The Bowers and Wilkins 606 offers better dynamics and deeper bass than most speakers its size. Its clear sound adds insight into well-recorded music and punches to movies, particularly at high volume. The new silvery Continuum driver and domed driver lends the speaker a sense of class. The speakers also feature magnetic grilles.
The Bowers and Wilkins 606 bookshelves offer bucketfuls of resolution and bass power, but they’re more expensive and not as versatile as their predecessors.
With the wrong system the speakers can sound too bright, and it’s not the best speaker for so-called “badly recorded” music.
A price increase over the previous model pushes it into a different class of speakers, but the finish doesn’t correspond.
They’re both hugely capable performers that set the standard at their respective price points.
B&W clearly understands what it takes to make great affordable speakers and has been getting it right ever since the first generation 600 series was launched in 1995.
The current products are the sixth iteration, and are arguably the most capable yet.
Build and Design
The basic design of the B&W 600 series has remained surprisingly consistent.
Up until the current generation, the speakers had been ported two-ways, with an aluminium dome tweeter and Kevlar mid/bass units.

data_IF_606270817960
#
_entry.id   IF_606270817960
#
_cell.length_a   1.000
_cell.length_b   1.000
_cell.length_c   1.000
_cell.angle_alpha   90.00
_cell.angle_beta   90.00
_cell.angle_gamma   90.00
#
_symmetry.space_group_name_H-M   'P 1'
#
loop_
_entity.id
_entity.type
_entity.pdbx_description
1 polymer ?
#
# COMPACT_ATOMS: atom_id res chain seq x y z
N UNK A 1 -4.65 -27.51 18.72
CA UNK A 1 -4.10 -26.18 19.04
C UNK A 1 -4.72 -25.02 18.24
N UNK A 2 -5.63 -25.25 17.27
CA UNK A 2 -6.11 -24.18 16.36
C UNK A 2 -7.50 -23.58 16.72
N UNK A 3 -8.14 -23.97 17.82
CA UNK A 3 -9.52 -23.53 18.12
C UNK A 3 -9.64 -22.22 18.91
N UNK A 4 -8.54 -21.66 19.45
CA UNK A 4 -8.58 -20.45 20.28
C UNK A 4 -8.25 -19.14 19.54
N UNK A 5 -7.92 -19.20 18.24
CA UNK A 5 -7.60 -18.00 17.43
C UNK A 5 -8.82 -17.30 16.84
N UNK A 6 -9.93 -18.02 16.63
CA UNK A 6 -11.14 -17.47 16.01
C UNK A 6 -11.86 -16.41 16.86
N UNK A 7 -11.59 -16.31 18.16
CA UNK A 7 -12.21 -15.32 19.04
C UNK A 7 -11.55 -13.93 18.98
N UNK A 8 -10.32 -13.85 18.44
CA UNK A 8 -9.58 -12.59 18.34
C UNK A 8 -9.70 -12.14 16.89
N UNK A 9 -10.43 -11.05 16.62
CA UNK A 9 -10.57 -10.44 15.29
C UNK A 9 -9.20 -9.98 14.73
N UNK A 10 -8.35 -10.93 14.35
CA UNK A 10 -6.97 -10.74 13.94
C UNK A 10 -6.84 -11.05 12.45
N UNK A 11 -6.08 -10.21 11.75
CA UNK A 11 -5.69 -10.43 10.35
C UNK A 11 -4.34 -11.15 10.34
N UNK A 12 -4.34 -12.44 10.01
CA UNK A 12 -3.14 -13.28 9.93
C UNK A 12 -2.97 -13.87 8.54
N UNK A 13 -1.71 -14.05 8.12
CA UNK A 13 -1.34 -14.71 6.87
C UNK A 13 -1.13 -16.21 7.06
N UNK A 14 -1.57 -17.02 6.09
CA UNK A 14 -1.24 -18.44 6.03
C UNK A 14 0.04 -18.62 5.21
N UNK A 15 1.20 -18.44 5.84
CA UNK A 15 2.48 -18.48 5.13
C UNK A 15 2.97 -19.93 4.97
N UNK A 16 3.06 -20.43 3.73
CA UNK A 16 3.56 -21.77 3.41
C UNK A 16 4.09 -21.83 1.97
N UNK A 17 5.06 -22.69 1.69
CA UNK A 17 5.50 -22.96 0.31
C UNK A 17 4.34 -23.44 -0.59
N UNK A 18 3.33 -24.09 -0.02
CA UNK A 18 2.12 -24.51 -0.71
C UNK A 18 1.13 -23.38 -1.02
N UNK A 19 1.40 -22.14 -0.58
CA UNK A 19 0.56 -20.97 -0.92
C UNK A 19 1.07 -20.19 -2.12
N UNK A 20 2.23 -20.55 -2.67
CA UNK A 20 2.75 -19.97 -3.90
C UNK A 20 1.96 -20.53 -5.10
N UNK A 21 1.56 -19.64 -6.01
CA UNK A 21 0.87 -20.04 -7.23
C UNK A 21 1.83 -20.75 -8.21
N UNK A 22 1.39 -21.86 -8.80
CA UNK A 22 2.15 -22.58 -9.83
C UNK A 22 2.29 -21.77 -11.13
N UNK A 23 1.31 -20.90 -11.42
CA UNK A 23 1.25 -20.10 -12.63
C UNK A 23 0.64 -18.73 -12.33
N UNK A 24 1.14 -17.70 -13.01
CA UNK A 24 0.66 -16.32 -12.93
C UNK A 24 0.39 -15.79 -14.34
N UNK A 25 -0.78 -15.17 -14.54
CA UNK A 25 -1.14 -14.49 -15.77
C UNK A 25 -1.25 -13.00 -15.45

They’ve never had the most luxurious of enclosures but the boxes have invariably been solidly made and nicely finished.
Importantly, they’ve always packed enough internal volume to help the speakers deliver a properly balanced sound.
The latest 600s barely mess with that winning formula, and where they do change things, it’s entirely logical.
B&W had promoted woven Kevlar as an ideal drive unit cone material for decades, indeed its speakers were instantly recognisable thanks to its distinctive yellow colour.
Things have changed now, and the company has spent much of the last five years switching from Kevlar-based cones to a proprietary material called Continuum.
Continuum was first introduced in the high-end mega-money 800 D3 series and has steadily filtered into the company’s more affordable speakers as and when those ranges have been revamped.
But, as the name suggests, this isn’t a major technical departure for B&W.
The newer material has pretty much the same characteristics as Kevlar – namely well-controlled break-up behavior (when the driver distorts at the top of its frequency range), combined with relatively low mass – but with the good points turned up to 11.
The company’s engineers can show you lots of data and fancy computer animated images to prove Continuum’s advantages, but it only takes a short listen to confirm that the new material results in a cleaner and crisper sound.